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FAQs about Spain


With unemployment in Spain currently at between 8-9%, there is a lot of competition for jobs. Many vacancies are filled through personal connections so networking is a must. Also there are restrictive regulations regarding employing foreigners so if you do not have a working knowledge of Spanish your opportunities are limited. It is obvious from the above that it is not easy finding a job here so allow yourself some time and make sure you are covered financially.

The most popular areas of employment for foreigners are retail, restaurants/bars, teaching foreign languages (especially English), telemarketing and estate agency. There are a lot of jobs along the coast which are seasonal, but there are also a lot of foreigners who just work here during the summer months (May - September) so again these jobs are at a premium. Another popular area of work is with wealthy families carrying out housekeeping, childcare, cooking, maintenance or driving duties.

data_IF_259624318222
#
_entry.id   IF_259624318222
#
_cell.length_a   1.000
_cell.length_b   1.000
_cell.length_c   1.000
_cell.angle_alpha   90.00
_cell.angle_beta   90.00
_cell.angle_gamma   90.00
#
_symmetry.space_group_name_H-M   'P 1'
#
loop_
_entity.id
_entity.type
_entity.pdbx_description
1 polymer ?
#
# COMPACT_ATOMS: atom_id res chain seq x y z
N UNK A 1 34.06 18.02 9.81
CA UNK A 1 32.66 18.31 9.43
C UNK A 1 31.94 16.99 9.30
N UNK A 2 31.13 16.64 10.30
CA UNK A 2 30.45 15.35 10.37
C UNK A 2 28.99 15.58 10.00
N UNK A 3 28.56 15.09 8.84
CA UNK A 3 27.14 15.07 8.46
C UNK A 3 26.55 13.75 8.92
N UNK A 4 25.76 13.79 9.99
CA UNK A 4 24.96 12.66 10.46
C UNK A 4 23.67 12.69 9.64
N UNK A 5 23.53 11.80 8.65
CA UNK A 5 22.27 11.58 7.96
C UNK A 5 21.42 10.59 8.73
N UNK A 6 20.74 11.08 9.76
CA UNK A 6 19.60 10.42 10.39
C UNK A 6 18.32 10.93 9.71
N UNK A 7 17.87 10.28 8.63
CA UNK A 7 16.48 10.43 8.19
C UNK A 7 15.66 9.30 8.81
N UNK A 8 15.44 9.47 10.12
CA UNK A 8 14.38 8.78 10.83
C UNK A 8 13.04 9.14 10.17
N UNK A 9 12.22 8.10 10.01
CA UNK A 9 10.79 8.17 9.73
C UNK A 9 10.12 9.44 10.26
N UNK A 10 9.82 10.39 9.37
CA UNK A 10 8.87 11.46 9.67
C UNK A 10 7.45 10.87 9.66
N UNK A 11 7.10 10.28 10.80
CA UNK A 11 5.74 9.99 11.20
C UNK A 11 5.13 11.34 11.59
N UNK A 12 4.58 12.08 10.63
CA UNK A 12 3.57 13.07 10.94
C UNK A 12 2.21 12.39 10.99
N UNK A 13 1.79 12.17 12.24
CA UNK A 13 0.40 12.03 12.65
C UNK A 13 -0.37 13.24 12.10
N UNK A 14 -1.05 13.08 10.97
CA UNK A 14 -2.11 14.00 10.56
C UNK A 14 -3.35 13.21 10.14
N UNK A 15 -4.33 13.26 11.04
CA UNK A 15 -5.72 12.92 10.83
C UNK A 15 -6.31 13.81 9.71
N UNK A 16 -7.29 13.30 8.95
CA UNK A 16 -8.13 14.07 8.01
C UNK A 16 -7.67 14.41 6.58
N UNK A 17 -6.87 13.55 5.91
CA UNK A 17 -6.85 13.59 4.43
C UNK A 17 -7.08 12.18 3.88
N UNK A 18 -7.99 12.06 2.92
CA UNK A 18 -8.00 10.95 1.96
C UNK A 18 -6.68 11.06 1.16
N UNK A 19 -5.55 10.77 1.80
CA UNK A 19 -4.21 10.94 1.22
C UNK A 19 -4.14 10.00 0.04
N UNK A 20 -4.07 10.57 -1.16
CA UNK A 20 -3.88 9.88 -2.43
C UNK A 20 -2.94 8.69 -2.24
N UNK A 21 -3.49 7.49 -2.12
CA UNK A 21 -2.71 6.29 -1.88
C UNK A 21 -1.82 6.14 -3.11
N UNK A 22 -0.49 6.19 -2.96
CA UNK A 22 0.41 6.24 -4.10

When you secure a job in Spain make sure your employer issues an official work contract which means you will pay tax and national insurance into the state system and receive a social security card entitling you to free medical treatment. Check the wording carefully before you sign anything (often the contracts are in Spanish so take the time to get it translated), and remember that a temporary contact can only last for 3, 6 or 9 months. After that time you must be given a long term contract as anyone caught employing people without a formal agreement is fined immediately.

Setting up your own business in Spain can be a complicated process with a lot of pitfalls, so make sure that you seek professional advice before embarking on this course of action. Thousands of people come here to do something completely different and a high proportion are very successful.

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